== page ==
'Meanwhile, the young prince, effectually disguised, wandered on foot through his father's dominions, cheered and supported in all his hardships by sweet thoughts of the Athenian maid, who was the innocent cause of his weary trials. One day he stopped to rest in a country village; and seeing that there were gay dances going forward on the green, and gay faces passing to and fro, ventured to inquire of a reveller who stood near him, the reason for this rejoicing.
'"Know you not, O stranger," was the reply, "of the recent proclamation of our gracious king?"
'"Proclamation! No. What proclamation?" rejoined the prince—for he had travelled along the by and little-frequented ways, and knew nothing of what had passed upon the public roads, such as they were.
'"Why," replied the peasant, "the foreign lady that our prince wished to wed, is married to a foreign noble of her own country, and the king proclaims the fact, and a great public festival besides; for now, of course, Prince Bladud will come back and marry the lady his father chose, who they say is as beautiful as the noonday sun. Your health, sir. God save the king!"
'The prince remained to hear no more. He fled from the spot, and plunged into the thickest recesses of a neighbouring wood. On, on, he wandered, night and day; beneath the blazing sun, and the cold pale moon; through the dry heat of noon, and the damp cold of night; in the gray light of morn, and the red glare of eve. So heedless was he of time or object, that being bound for Athens, he wandered as far out of his way as Bath.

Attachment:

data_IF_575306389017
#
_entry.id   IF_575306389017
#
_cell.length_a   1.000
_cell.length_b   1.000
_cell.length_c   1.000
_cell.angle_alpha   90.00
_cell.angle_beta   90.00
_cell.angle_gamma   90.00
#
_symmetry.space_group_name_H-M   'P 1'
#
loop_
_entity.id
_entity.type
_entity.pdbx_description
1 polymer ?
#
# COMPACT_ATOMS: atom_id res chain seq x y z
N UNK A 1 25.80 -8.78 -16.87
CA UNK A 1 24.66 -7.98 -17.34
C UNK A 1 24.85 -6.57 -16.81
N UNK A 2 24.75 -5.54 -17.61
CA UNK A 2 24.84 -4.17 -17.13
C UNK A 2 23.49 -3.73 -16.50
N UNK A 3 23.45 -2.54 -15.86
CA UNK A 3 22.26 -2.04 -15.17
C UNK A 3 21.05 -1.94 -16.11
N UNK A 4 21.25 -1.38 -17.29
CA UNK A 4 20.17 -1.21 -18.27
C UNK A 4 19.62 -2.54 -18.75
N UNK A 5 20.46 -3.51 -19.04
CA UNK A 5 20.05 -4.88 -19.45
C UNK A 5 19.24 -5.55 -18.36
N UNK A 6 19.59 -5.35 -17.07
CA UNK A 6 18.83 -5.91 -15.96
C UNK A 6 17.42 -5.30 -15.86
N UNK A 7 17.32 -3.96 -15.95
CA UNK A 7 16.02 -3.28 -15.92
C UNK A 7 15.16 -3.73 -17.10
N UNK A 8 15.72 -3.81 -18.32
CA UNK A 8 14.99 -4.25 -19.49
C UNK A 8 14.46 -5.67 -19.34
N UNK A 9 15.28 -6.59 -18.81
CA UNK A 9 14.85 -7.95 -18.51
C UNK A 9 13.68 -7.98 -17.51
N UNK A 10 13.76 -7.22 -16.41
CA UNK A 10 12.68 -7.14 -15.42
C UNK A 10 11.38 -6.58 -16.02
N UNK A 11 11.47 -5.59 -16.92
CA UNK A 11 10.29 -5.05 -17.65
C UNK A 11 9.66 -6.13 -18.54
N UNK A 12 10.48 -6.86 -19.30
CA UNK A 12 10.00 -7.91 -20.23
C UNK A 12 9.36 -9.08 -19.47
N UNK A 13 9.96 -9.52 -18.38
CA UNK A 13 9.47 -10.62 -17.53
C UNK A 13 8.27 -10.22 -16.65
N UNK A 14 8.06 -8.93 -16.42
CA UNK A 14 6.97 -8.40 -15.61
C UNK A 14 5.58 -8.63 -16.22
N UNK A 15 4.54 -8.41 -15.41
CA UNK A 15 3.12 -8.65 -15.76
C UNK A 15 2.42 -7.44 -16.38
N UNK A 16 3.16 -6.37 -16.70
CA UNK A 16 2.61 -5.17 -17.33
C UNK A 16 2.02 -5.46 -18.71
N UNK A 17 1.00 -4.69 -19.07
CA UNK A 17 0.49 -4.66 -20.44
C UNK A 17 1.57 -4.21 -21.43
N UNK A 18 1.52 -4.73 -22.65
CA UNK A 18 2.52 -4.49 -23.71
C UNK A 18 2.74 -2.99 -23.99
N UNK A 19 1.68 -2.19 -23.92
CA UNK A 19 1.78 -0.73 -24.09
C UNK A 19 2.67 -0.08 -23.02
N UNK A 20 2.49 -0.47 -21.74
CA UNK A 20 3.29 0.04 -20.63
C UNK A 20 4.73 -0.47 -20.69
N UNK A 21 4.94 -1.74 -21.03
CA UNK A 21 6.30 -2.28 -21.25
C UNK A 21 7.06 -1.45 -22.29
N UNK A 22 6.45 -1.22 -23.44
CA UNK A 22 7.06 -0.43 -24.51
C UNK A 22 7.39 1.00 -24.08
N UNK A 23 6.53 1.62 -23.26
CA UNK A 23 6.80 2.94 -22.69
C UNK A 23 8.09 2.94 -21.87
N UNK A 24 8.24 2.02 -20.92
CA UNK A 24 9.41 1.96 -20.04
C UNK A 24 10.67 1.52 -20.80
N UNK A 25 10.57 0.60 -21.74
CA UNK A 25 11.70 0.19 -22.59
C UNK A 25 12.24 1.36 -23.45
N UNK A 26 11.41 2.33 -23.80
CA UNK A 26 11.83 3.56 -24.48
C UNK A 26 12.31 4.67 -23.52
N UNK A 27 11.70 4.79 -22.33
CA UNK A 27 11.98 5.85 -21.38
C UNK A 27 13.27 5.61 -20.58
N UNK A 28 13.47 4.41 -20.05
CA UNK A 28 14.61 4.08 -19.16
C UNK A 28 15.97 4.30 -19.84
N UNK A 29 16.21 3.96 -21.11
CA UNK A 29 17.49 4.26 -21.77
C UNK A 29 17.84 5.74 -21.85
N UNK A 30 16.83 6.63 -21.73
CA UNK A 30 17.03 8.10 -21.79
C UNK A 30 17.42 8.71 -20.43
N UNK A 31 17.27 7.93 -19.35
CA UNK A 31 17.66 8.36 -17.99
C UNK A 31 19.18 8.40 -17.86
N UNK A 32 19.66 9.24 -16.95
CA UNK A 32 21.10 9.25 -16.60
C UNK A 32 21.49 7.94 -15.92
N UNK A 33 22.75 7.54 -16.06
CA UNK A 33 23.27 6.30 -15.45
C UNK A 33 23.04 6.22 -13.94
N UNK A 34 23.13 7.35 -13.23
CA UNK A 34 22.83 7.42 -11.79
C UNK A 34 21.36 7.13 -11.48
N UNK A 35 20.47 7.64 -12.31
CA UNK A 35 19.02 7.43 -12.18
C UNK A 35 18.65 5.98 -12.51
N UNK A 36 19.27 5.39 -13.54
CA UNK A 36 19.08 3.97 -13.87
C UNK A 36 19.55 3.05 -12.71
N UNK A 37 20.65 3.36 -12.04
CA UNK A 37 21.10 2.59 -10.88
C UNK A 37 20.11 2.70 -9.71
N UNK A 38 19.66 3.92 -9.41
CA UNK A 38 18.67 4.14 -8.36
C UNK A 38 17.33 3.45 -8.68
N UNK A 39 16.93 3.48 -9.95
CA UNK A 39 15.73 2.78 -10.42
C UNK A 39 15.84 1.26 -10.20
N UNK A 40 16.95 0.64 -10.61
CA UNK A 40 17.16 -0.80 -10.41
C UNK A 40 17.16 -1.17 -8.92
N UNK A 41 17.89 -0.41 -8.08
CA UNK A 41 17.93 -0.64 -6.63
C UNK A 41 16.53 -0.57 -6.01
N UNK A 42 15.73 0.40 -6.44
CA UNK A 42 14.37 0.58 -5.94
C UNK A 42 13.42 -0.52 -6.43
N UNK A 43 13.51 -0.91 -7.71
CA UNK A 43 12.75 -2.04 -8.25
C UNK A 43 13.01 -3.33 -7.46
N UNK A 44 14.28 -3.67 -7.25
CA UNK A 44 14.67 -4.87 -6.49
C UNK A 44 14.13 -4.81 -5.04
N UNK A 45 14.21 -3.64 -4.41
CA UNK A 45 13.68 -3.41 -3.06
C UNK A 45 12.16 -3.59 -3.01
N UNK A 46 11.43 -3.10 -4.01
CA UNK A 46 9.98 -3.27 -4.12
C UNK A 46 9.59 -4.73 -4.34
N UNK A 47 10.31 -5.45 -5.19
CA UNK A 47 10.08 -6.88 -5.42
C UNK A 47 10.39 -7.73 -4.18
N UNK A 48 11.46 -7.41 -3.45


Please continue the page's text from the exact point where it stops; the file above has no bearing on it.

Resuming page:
'There was no city where Bath stands, then. There was no vestige of human habitation, or sign of man's resort, to bear the name; but there was the same noble country, the same broad expanse of hill and dale, the same beautiful channel stealing on, far away, the same lofty mountains which, like the troubles of life, viewed at a distance, and partially obscured by the bright mist of its morning, lose their ruggedness and asperity, and seem all ease and softness. Moved by the gentle beauty of the scene, the prince sank upon the green turf, and bathed his swollen feet in his tears.
'"Oh!" said the unhappy Bladud, clasping his hands, and mournfully raising his eyes towards the sky, "would that my wanderings might end here! Would that these grateful tears with which I now mourn hope misplaced, and love despised, might flow in peace for ever!"
'The wish was heard. It was in the time of the heathen deities, who used occasionally to take people at their words, with a promptness, in some cases, extremely awkward. The ground opened beneath the prince's feet; he sank into the chasm; and instantaneously it closed upon his head for ever, save where his hot tears welled up through the earth, and where they have continued to gush forth ever since.